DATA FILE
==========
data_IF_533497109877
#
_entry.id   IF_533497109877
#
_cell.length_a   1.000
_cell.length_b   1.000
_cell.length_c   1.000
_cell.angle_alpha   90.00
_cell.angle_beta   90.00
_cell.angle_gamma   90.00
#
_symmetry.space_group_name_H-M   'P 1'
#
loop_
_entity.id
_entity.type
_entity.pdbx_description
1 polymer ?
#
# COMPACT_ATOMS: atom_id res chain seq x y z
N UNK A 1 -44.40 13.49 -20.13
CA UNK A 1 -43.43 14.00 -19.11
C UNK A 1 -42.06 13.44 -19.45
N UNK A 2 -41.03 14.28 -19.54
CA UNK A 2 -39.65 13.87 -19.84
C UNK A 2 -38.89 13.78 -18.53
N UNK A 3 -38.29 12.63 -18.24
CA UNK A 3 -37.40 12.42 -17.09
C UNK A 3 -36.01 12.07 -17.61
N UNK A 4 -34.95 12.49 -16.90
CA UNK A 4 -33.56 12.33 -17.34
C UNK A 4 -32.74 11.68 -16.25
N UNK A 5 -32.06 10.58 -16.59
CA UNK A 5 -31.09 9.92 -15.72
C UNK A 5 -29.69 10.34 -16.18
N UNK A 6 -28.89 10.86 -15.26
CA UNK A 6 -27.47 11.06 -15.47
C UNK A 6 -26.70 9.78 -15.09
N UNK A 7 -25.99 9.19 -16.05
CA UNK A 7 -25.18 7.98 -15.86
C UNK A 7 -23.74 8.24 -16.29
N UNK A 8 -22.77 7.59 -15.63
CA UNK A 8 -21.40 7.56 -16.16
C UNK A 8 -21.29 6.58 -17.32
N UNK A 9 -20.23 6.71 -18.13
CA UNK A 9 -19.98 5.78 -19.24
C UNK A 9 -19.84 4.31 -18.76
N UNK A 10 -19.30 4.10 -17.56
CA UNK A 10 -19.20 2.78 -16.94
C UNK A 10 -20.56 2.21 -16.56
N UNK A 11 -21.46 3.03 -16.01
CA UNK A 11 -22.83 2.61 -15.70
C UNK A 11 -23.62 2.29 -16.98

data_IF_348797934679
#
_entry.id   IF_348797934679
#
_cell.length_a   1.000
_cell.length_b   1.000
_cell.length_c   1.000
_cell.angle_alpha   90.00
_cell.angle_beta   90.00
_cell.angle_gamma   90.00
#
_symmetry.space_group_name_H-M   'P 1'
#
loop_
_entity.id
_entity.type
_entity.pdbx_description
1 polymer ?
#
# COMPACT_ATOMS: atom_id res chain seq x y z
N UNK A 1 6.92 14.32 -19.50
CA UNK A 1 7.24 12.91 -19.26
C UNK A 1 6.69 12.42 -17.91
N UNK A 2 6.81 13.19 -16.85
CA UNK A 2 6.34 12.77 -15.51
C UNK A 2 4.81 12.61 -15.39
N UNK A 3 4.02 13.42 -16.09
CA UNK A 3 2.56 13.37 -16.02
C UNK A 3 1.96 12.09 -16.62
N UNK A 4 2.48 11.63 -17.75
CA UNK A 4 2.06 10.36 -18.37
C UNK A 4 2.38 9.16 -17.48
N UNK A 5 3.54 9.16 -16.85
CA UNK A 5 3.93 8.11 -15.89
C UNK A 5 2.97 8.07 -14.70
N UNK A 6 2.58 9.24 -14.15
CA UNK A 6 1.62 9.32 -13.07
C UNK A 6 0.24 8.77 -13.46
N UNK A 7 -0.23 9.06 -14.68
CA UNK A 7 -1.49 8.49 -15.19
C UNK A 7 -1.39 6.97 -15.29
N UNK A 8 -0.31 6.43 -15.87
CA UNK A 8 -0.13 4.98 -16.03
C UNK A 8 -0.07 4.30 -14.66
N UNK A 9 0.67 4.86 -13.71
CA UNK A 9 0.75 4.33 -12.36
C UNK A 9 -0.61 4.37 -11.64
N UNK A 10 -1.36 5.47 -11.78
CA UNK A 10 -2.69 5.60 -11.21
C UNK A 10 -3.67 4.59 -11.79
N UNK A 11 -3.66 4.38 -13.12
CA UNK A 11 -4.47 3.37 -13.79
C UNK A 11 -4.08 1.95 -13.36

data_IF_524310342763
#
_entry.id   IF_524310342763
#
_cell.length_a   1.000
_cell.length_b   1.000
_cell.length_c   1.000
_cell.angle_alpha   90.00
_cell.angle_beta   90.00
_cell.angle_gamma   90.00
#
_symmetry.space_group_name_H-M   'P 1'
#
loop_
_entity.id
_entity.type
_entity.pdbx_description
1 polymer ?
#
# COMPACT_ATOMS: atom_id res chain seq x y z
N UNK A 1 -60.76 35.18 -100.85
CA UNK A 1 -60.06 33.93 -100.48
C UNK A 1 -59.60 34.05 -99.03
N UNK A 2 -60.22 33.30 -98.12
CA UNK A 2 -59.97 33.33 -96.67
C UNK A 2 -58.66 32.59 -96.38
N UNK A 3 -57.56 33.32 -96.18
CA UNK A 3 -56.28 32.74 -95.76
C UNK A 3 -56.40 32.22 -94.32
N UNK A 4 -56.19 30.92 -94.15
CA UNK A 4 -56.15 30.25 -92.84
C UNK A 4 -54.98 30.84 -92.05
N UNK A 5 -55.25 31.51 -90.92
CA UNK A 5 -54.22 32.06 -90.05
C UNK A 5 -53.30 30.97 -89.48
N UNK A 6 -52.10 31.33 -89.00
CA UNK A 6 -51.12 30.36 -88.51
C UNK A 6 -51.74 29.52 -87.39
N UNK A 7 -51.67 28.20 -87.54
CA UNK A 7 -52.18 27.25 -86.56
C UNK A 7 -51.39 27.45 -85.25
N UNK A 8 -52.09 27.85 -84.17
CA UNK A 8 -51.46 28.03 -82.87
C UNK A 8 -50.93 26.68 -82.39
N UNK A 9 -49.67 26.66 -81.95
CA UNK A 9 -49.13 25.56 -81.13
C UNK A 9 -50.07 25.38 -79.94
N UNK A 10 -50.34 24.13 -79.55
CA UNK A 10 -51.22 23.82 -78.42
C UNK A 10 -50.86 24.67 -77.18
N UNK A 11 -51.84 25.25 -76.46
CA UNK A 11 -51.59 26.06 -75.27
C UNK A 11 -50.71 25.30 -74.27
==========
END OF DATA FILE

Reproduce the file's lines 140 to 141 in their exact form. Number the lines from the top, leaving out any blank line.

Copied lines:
CA UNK A 5 -54.22 32.06 -90.05
C UNK A 5 -53.30 30.97 -89.48